Some will take whatever happens here as a political stance either for or against political parties, leaders in Washington, or those on the far side of all movements. Baptists have been and will continue to be called a variety of things like: liberal, conservative, legalists, racists, RINOS, Democrats, Republicans, Never-Trumpers, Pro-Trumpers, haters, bigots, globalists, etc.
Amazing how that which we are labeled falls all along the spectrum of descriptors, right?
Yet, this has happened. It will happen.
May we settle not for what the world labels us, but for God's label - children, holy, image-bearers.
Some may leave our churches. I lost members when I affirmed a resolution at the 2011 SBC Annual Meeting regarding evangelizing immigrants, regardless of legal status. My take was "Why would I not evangelize them, or anyone else for that matter?" Nevertheless, some were angered and left our church. That was a good day.
Pastors United Leading Through Racial Division
I pray for my pastor brothers of other ethnicities, especially those in my city like H.B., Elijah, Dan, Barry, Jaime, Diego, Thu Lai, Pierre and many others. We are brothers. We are fellow pastors. We are navigating together in a culture that seeks to divide the church. Some within the church have fallen prey to this tactic. A resolution will not necessarily impact how we do ministry together in our diverse city of Jacksonville, but a statement focused on racism that is not addressed, or worse yet ignored, will create a wall of division among those in our churches (and even within our individual congregations) that can keep us from the Kingdom work ahead.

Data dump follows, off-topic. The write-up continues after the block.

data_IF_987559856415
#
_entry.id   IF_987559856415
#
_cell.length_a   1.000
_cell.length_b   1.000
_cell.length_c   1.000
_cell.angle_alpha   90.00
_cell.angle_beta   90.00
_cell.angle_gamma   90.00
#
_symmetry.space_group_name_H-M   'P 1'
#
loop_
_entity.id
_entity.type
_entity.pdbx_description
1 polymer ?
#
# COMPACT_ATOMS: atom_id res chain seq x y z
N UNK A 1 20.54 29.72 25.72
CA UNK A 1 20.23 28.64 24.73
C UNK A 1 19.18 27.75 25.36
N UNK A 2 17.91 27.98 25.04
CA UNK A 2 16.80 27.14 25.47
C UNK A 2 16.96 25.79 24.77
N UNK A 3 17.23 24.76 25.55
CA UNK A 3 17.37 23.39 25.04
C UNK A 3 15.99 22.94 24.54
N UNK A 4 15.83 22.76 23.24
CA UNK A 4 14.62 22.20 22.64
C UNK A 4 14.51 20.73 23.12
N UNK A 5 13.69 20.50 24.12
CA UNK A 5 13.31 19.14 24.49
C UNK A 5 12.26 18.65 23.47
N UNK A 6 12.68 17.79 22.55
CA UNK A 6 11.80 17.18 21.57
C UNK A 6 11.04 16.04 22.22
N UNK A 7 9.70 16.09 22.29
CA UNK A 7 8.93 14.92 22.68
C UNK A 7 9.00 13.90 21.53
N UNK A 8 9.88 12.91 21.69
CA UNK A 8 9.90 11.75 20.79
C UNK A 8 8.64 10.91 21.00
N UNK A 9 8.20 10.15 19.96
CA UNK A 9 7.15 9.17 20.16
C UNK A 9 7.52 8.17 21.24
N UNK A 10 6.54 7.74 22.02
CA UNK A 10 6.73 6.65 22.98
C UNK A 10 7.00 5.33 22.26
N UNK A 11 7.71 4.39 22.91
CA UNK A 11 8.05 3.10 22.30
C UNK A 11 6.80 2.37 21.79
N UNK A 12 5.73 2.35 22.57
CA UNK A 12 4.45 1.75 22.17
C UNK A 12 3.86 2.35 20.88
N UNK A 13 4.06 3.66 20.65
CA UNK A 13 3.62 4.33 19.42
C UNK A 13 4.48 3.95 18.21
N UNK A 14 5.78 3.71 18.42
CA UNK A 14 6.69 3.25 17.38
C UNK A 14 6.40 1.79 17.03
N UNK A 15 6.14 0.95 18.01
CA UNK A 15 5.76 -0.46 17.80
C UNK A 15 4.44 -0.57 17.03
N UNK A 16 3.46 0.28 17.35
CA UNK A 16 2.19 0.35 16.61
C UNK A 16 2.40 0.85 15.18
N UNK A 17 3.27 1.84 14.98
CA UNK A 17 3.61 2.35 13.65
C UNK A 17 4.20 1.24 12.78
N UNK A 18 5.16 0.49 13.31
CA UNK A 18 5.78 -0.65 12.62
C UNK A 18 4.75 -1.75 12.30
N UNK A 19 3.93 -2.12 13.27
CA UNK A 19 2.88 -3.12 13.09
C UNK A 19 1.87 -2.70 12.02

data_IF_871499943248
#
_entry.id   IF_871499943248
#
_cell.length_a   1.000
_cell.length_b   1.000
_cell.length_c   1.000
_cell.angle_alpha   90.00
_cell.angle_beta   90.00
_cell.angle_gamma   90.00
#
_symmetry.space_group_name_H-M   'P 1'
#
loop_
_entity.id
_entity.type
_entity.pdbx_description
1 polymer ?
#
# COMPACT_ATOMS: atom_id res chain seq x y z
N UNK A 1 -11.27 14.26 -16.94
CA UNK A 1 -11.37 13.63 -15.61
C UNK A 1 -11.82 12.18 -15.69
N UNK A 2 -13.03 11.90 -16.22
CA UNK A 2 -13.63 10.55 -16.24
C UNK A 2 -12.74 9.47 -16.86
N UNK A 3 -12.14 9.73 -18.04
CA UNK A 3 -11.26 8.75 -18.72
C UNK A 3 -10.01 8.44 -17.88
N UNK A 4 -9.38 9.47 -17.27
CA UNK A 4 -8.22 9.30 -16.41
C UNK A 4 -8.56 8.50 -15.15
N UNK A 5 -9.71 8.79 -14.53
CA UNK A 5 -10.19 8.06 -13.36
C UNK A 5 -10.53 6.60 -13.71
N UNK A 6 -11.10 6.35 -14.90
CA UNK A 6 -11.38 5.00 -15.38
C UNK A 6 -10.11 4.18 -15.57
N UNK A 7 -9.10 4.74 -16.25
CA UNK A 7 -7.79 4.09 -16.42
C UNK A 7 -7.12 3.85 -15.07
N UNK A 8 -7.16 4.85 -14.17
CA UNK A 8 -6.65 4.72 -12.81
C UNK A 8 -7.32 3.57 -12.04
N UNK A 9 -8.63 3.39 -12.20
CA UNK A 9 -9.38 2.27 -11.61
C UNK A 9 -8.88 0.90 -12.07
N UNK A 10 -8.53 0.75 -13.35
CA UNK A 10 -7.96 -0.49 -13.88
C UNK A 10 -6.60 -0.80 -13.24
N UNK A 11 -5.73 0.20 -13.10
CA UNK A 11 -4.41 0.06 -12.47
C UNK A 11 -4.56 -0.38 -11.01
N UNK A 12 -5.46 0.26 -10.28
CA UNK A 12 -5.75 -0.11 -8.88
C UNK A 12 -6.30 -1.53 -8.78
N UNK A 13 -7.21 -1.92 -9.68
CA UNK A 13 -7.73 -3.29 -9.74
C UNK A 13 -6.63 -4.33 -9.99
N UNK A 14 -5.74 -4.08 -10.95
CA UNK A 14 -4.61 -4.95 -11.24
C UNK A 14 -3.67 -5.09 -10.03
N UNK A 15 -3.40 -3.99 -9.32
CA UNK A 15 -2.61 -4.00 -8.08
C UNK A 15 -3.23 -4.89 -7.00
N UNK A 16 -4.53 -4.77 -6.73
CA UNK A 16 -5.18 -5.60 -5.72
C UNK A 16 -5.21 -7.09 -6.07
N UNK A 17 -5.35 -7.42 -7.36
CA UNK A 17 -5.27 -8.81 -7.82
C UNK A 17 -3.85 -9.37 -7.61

Racism = Sin. It always has. It always will. It must be confronted, in love.
But when Cephas came to Antioch, I opposed him to his face, because he stood condemned.For before certain men came from James, he was eating with the Gentiles; but when they came he drew back and separated himself, fearing the circumcision party.And the rest of the Jews acted hypocritically along with him, so that even Barnabas was led astray by their hypocrisy. - Galatians 2:11-13 (ESV)
While most of America was watching, or at least aware, of the Senate hearing last week featuring former FBI Director James Comey, there was another hearing taking place in Washington DC that flew under the radar for the most part. This other hearing potentially may impact more Americans long-term than anything coming from the Comey hearings.
The event was a confirmation hearing for an executive level position in the Office of Management and Budget. That alone is why this hearing did not garner news media attention. It was a simple hearing that in most years would not be newsworthy, but basically a formality. Yet, that is far from the case this time.